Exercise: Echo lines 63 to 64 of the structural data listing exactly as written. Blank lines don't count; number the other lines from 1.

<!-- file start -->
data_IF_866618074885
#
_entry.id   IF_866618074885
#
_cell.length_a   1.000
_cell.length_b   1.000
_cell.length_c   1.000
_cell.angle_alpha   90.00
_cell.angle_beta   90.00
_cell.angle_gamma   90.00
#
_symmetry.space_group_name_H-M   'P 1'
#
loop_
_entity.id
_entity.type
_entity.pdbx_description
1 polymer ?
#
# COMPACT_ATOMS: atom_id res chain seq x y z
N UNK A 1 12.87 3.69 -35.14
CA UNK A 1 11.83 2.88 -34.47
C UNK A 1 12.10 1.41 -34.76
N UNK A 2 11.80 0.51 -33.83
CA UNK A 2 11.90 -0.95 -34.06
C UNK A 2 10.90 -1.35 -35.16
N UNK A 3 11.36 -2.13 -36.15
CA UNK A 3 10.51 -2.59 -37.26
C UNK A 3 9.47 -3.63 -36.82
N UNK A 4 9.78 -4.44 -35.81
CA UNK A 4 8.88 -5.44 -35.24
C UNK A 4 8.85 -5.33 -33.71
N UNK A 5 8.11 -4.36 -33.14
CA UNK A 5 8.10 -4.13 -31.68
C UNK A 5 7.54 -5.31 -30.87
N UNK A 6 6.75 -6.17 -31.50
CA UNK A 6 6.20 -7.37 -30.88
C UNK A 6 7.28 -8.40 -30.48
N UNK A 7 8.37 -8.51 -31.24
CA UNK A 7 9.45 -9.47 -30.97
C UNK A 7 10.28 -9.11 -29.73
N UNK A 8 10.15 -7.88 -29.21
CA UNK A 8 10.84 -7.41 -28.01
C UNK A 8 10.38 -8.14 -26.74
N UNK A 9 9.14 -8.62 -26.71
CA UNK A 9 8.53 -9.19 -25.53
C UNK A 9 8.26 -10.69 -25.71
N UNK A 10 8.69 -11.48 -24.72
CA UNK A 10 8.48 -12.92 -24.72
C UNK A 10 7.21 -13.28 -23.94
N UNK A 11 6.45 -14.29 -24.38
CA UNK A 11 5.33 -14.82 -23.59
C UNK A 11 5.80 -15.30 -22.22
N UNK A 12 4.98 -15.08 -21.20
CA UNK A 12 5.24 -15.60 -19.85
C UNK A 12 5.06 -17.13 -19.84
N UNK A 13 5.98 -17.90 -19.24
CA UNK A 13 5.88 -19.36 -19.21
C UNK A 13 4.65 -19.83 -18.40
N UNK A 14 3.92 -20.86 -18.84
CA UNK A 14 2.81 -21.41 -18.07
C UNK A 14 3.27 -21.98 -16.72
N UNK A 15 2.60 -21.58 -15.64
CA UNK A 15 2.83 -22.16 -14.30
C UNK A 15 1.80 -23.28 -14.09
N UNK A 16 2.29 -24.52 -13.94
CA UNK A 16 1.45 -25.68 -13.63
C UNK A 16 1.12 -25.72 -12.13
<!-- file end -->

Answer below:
N UNK A 15 2.60 -21.58 -15.64
CA UNK A 15 2.83 -22.16 -14.30